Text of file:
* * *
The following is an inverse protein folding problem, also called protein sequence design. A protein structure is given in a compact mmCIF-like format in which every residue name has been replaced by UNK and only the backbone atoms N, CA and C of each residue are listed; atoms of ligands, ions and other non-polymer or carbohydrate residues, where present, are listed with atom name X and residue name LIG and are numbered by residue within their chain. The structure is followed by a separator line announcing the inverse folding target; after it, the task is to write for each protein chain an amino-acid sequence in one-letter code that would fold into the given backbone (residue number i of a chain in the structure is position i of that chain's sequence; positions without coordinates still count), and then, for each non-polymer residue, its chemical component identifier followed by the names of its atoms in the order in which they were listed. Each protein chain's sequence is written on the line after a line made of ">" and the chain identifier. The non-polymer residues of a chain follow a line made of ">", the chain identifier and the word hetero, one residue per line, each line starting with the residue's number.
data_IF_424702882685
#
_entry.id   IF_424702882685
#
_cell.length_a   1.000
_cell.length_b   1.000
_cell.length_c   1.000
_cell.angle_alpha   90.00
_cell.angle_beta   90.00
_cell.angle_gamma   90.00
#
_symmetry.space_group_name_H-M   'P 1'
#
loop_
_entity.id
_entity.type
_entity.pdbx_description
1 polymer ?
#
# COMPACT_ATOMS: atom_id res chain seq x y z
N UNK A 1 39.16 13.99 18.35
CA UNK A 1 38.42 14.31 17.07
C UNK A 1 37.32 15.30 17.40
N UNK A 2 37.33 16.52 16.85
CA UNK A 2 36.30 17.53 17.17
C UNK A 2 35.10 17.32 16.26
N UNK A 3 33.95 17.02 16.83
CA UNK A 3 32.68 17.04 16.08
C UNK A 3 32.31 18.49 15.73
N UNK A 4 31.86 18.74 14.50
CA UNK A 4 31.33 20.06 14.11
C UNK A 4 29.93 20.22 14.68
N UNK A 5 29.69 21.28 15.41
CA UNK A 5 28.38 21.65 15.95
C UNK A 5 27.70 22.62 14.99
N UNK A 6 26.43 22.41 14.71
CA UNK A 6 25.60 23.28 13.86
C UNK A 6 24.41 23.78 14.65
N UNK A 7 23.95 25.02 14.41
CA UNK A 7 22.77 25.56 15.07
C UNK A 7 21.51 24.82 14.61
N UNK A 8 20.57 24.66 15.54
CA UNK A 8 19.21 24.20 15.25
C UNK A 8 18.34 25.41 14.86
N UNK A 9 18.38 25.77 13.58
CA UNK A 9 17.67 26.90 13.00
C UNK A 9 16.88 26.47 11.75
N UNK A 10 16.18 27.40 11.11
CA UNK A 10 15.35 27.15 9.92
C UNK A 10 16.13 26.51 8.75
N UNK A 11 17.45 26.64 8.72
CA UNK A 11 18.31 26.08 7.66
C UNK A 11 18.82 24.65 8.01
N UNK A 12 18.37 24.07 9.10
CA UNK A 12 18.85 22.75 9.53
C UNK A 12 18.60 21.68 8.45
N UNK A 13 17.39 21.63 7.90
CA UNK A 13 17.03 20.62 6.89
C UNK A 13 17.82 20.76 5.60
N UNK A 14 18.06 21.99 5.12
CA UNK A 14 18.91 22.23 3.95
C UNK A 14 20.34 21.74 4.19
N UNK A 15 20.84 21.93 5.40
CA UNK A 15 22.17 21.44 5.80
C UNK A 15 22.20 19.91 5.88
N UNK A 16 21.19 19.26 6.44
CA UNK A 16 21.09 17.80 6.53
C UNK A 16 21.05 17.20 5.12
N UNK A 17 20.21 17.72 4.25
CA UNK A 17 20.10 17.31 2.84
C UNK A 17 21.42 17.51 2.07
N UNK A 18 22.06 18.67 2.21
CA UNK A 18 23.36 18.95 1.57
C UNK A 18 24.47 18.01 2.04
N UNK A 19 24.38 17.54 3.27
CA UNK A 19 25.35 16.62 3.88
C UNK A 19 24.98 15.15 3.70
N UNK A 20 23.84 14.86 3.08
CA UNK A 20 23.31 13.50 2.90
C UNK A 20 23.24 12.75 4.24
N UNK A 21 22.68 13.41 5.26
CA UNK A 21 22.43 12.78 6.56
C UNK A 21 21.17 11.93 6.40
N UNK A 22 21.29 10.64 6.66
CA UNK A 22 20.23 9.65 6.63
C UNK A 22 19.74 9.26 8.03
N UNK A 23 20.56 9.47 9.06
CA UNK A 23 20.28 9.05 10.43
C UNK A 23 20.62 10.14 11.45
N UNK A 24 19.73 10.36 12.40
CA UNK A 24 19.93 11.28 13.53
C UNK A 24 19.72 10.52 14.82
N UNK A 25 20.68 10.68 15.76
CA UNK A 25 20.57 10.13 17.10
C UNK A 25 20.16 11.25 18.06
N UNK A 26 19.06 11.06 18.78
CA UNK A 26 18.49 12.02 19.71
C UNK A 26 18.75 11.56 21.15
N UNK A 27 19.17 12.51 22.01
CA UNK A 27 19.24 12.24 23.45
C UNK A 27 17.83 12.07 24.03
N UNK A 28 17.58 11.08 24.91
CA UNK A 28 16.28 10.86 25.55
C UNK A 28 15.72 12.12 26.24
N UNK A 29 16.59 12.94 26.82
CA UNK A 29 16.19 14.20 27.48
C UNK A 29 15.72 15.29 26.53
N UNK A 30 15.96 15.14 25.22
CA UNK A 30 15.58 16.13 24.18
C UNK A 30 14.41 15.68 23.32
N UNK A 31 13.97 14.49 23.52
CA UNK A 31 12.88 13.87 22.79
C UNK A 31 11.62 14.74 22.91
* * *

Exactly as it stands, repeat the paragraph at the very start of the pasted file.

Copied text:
The following is an inverse protein folding problem, also called protein sequence design. A protein structure is given in a compact mmCIF-like format in which every residue name has been replaced by UNK and only the backbone atoms N, CA and C of each residue are listed; atoms of ligands, ions and other non-polymer or carbohydrate residues, where present, are listed with atom name X and residue name LIG and are numbered by residue within their chain. The structure is followed by a separator line announcing the inverse folding target; after it, the task is to write for each protein chain an amino-acid sequence in one-letter code that would fold into the given backbone (residue number i of a chain in the structure is position i of that chain's sequence; positions without coordinates still count), and then, for each non-polymer residue, its chemical component identifier followed by the names of its atoms in the order in which they were listed. Each protein chain's sequence is written on the line after a line made of ">" and the chain identifier. The non-polymer residues of a chain follow a line made of ">", the chain identifier and the word hetero, one residue per line, each line starting with the residue's number.